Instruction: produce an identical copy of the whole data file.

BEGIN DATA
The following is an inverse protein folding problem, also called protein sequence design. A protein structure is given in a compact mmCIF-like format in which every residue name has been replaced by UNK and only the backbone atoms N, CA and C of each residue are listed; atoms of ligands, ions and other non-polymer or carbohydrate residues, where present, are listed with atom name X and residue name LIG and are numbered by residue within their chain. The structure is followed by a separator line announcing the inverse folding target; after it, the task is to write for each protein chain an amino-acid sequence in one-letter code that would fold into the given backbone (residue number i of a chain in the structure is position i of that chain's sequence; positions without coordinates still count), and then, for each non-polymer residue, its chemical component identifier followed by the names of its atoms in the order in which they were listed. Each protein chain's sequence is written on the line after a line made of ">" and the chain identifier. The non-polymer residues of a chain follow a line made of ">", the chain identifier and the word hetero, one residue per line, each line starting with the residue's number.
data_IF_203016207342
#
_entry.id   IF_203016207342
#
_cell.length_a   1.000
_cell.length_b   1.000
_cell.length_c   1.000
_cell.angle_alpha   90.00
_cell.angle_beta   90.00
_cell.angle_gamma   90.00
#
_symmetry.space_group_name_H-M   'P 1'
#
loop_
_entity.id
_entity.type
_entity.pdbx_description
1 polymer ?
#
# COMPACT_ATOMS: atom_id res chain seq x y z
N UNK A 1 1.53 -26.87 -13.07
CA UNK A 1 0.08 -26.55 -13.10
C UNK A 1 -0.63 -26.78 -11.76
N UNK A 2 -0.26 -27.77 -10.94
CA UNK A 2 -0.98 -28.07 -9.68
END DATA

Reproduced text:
The following is an inverse protein folding problem, also called protein sequence design. A protein structure is given in a compact mmCIF-like format in which every residue name has been replaced by UNK and only the backbone atoms N, CA and C of each residue are listed; atoms of ligands, ions and other non-polymer or carbohydrate residues, where present, are listed with atom name X and residue name LIG and are numbered by residue within their chain. The structure is followed by a separator line announcing the inverse folding target; after it, the task is to write for each protein chain an amino-acid sequence in one-letter code that would fold into the given backbone (residue number i of a chain in the structure is position i of that chain's sequence; positions without coordinates still count), and then, for each non-polymer residue, its chemical component identifier followed by the names of its atoms in the order in which they were listed. Each protein chain's sequence is written on the line after a line made of ">" and the chain identifier. The non-polymer residues of a chain follow a line made of ">", the chain identifier and the word hetero, one residue per line, each line starting with the residue's number.
data_IF_203016207342
#
_entry.id   IF_203016207342
#
_cell.length_a   1.000
_cell.length_b   1.000
_cell.length_c   1.000
_cell.angle_alpha   90.00
_cell.angle_beta   90.00
_cell.angle_gamma   90.00
#
_symmetry.space_group_name_H-M   'P 1'
#
loop_
_entity.id
_entity.type
_entity.pdbx_description
1 polymer ?
#
# COMPACT_ATOMS: atom_id res chain seq x y z
N UNK A 1 1.53 -26.87 -13.07
CA UNK A 1 0.08 -26.55 -13.10
C UNK A 1 -0.63 -26.78 -11.76
N UNK A 2 -0.26 -27.77 -10.94
CA UNK A 2 -0.98 -28.07 -9.68